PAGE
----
Public Transit Plans for the Triangle
Following local approval of a Triangle regional vision for expanded and improved bus and rail service and completion of an “alternatives analysis” review of transit routes, Wake, Durham and Orange Counties each developed county plans. Wake County worked with Triangle Transit and local Wake municipalities to develop a proposal for expanding and improving public transit in Wake that also connects regionally to Durham and Orange Counties. This proposal was presented to the Wake Board of Commissioners in November 2011, but has not been acted upon because of the refusal of the Board leadership to allow a formal review of the plan. In 2014, the County along with Triangle Transit, CAMPO, and Raleigh and Cary’s bus systems are expected to take a fresh look at the plan and update it. Hopefully the proposal will eventually be approved by the County Commission, then placed on the ballot for voter approval. Earliest likely date for a referendum would be October 2015.
Durham and Orange County leaders and voters have already taken decisive action to advance bus and rail transit in their counties. In 2011, Durham voters approved a half-cent sales tax ballot, followed by Orange County approval in 2012. Meanwhile, Wake has taken no action, and is perhaps being left behind.
What’s in the Wake Draft Transit Plan?
The Wake County Transit Plan proposed in 2011 would be implemented over two phases. Phase I could be paid for entirely with a local ½ sales tax and increased vehicle registration fee. Phase II would require federal and state funding as well:
Phase I: Core Transit Plan (paid for with a half cent sales tax, vehicle registration fee and existing taxes)
Expand and Improve Bus Service
- Doubling of bus service to 322,000 hours annually
- Implemented first 2-5 years
- Expand bus routes and increase frequency of buses to 15 minutes during peak hours
- Add bus shelters and benches
- Connect all Wake municipalities to Raleigh, job centers, universities, airport
- Costs approximately $138.3 million – to be paid for with local ½ sales tax and vehicle registration fee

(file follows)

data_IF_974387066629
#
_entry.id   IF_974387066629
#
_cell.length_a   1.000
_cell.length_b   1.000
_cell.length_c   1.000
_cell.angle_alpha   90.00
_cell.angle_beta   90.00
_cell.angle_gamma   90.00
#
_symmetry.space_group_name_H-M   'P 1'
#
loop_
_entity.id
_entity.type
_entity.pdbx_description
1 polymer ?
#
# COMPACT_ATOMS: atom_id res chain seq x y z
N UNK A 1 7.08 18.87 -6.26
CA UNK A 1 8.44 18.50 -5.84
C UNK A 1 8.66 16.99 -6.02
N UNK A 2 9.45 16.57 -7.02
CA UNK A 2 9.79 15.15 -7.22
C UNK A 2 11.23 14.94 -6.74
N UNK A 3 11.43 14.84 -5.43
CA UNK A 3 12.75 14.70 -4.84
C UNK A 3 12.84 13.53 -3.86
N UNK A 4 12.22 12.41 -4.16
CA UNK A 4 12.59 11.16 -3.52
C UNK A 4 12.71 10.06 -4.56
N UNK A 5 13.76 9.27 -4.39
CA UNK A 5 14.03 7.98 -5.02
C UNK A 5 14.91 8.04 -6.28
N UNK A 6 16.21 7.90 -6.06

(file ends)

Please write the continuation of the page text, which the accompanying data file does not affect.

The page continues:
Commuter Rail Service
- Provides rush-hour rail between Durham-RTP-Cary-Raleigh-Garner-Greenfield Pkwy.
- Trains to run every 30 min. during peak hours and every 60 min. off-peak
- 12 stations, with 9 stations in Wake County, some with park and ride lots
- Implemented by 2019 or 2020
- Costs approximately $330 million – to be paid for with local ½ sales tax and vehicle registration fee
Phase II: Enhanced Transit Plan (paid for with new additional funding, including federal funds – should they be approved by the Federal Transit Administration)
Light Rail Service
- Electric trains on new track
- Runs 13.9 miles from downtown Cary, through downtown Raleigh, and up to Millbrook Rd.; eventually expanding to NW Cary/Morrisville and up to Triangle Town Center
- Trains every 10 min. during peak and 20 min. off-peak
- 16 stations, with some over-lapping with commuter rail stations
- Coordinates with local bus service
- Links neighborhoods to provide intra-city travel and new transit-oriented development
- Implemented by 2022
- Costs $1.1 billion for construction, $14 million for operation
- Requires federal and state funding as well as local revenue.
Paying for the Plan
In order for these advances to go into effect, multiple revenue sources must be acquired. The Core Plan can be funded locally, but the Enhanced Plan depends on additional new funding, such as state and federal funding. Public Private Partnerships might be another option. The local funds will be drawn from two sources. The first is a half-cent sales tax referendum that county officials must agree to put on the ballot, and voters must to vote for the referendum to be enacted. This half-cent sales tax would generate at least $69 million (for 2015) and is projected to grow by 4% annually. In addition, the plan will be supplemented by a $10 increase in vehicle registration fees.
Next Steps for the Plan
Wake County staff and Triangle Transit will continue to work with the municipalities in order to agree upon established parameters for a plan. The County Commissioners must hold a public hearing on a plan proposal, vote to approve a plan, and then vote to put a half-cent sales tax referendum on the ballot for citizens to vote on. In order for these elected officials to put the referendum on the ballot, they need to know that the public supports the plan. Let your local Wake County Commissioners, mayors and city councilors know that transit is important to Wake County!